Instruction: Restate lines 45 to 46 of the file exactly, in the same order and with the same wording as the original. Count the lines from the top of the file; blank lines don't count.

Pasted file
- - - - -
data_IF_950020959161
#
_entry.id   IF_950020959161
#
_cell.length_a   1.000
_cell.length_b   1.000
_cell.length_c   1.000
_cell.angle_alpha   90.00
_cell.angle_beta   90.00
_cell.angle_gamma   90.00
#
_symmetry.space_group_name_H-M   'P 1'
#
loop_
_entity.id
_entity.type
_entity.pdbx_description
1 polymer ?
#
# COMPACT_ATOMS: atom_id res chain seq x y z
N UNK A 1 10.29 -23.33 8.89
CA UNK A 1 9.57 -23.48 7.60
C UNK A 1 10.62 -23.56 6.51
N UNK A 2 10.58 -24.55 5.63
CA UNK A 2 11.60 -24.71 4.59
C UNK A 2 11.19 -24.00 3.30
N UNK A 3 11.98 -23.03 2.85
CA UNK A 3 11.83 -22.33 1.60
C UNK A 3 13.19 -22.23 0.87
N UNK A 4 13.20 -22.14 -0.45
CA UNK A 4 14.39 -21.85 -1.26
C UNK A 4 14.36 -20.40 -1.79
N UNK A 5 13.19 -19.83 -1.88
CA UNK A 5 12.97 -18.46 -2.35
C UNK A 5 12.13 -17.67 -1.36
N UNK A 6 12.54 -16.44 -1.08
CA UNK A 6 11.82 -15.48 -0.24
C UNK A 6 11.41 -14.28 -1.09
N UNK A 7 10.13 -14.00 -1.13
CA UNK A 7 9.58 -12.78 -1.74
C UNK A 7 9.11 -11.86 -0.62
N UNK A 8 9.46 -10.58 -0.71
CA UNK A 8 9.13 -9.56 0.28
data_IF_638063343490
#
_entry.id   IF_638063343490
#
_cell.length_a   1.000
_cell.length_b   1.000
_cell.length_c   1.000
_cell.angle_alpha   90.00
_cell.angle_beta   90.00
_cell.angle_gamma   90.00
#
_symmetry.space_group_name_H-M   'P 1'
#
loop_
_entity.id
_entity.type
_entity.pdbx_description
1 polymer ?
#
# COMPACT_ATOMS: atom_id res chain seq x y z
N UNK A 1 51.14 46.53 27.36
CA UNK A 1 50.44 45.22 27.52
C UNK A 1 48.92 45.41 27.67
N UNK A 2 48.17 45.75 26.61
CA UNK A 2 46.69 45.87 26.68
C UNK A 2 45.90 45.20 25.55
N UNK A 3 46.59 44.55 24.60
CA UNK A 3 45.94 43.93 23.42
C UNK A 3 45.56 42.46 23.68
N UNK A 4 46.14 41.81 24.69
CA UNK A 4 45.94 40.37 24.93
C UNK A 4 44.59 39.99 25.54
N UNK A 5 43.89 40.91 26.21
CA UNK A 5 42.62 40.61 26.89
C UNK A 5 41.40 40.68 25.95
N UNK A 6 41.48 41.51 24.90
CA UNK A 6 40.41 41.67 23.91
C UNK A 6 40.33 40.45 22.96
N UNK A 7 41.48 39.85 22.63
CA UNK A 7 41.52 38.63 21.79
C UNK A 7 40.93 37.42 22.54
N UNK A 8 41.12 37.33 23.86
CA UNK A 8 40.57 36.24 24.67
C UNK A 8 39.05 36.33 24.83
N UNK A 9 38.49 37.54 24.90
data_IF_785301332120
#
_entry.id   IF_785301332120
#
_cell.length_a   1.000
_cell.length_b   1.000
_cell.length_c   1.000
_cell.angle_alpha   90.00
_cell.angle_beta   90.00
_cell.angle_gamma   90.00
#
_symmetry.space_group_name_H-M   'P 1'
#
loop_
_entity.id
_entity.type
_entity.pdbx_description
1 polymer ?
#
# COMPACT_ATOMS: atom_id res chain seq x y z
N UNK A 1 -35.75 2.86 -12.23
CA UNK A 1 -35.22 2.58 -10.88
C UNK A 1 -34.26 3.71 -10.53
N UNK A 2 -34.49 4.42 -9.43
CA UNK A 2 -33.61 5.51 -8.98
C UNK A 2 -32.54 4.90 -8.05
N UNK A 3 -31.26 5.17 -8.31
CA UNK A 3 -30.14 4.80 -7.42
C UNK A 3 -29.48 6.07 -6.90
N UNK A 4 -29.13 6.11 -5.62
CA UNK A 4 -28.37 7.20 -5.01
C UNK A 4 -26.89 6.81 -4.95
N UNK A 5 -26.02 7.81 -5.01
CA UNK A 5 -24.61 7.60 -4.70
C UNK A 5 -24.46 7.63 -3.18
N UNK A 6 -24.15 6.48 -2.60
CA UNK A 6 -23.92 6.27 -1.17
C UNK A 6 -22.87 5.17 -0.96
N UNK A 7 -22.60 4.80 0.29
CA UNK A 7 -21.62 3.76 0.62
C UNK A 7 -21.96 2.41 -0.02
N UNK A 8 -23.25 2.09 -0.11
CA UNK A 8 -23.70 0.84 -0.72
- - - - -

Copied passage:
#
_entry.id   IF_638063343490